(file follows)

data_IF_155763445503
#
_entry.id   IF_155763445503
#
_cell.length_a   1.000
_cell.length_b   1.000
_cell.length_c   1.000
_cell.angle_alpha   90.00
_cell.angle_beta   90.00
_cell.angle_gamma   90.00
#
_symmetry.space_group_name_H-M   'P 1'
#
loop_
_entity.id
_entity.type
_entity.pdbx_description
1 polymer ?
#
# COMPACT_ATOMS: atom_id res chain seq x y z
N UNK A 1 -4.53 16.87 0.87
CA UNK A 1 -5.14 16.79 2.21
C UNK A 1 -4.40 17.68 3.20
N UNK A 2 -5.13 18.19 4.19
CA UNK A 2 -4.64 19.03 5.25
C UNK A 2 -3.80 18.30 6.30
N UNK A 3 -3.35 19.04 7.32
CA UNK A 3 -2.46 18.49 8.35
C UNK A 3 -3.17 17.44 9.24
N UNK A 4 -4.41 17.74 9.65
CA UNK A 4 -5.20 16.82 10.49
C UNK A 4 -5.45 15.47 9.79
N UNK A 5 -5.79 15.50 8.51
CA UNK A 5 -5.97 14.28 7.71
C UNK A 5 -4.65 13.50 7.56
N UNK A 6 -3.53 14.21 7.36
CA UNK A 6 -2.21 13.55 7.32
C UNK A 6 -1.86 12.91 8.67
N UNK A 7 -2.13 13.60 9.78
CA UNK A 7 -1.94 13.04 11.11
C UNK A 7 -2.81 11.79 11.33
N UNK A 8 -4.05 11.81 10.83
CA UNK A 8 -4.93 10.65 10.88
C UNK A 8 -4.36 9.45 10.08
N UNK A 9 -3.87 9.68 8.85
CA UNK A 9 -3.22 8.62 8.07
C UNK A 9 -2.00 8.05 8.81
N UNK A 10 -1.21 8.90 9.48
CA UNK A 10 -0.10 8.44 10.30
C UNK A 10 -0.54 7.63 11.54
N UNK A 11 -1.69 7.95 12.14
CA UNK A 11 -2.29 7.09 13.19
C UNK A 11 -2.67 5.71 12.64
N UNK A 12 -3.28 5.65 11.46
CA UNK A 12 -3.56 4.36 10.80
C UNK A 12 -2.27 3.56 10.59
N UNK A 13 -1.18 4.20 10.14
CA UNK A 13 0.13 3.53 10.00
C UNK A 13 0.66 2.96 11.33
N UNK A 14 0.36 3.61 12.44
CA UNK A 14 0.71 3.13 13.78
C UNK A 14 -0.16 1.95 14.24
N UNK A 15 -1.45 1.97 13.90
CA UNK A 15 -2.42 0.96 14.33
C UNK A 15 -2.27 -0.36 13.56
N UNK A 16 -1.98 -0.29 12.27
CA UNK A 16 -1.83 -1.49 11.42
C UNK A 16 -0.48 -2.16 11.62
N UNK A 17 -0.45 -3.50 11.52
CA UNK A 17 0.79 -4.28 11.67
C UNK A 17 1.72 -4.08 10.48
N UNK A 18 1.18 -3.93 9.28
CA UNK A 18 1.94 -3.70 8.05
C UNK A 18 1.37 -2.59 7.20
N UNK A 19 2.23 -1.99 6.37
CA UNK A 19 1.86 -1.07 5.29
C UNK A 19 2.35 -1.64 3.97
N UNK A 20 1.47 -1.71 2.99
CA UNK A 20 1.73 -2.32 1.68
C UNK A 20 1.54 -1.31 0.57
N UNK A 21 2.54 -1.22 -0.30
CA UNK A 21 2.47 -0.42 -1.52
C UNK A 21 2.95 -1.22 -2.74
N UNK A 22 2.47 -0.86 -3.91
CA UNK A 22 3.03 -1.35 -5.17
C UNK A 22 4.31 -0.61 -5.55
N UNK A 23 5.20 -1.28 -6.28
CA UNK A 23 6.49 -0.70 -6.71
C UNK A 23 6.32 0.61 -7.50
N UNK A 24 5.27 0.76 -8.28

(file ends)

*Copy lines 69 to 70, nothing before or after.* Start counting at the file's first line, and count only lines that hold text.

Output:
N UNK A 17 -0.45 -3.50 11.52
CA UNK A 17 0.79 -4.28 11.67